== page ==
I recently thought I'd try out an online bookswapping site, Bookmooch. You sign up; you list some books you'd like to get rid of, for each of which you get 1/10th of a point; if someone asks for one and you send it you get 1 or 3 points, depending on whether they're in your country or another; if you mooch a book you pay 1 or 2 points, depending on whether it's a national or international mooch.
Bookmooch has been fretting over the free rider problem: some people sign up, mooch lots of books and are never heard of again. Quite why this came as a surprise is anybody's guess. On listing my books and getting requests for them, I found that the postage was on my nickel - in other words, having paid for the books once, I must then pay again to give them away. It's true that if I sent them internationally I get 3 points - in other words, I can get 3 books locally for every book I give away - but the last thing I want is to end up with three times as many books as I started with. I'm trying to FREE UP shelfspace.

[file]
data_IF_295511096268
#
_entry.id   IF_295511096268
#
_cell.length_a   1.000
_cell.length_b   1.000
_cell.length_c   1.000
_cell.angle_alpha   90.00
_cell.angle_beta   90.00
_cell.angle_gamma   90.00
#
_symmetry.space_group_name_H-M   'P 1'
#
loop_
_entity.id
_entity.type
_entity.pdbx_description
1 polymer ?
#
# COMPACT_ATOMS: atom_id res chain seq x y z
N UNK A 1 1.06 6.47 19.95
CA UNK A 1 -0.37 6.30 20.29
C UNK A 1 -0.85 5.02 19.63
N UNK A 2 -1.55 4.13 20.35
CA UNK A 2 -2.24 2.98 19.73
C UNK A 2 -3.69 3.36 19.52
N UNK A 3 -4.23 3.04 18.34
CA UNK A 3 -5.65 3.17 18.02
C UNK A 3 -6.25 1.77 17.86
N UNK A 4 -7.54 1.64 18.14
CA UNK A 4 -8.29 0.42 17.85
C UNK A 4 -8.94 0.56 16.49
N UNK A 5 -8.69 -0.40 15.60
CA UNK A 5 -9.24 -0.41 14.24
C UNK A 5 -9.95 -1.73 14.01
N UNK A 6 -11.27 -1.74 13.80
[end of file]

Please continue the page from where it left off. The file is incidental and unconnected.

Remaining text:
In other words, other things being equal I would happily be adding more books to the system than I took out of it. On my last trip to London I hauled a whole suitcaseful of books to the Idea Store formally known as the local library. I don't really want to replace them with competitors for restricted shelfspace; at the risk of stating the obvious, releasing them into the Bookmooch pool, when postage for 50+ books had to be paid by me, was not in the realm of the possible. So Bookmooch, bless it, is selecting for free riders and selecting against altruists because they're not altruistic enough. In rewarding people for sending books internationally it's also doing its bit to promote global warming.
Having said all that, it would be possible to use the system to encourage local exchange of books. It's possible to browse books by location - in the US not just by city but even by ZIP code, in the UK by city, in France by department, in Rest of World by country. It would be perfectly possible to encourage people locally to sign up, and to make a point in 2008 of looking first for the books one wanted locally. It wouldn't help authors pay the rent, no, but it would help to reduce one's carbon footprint. From that point of view it's A Good Thing.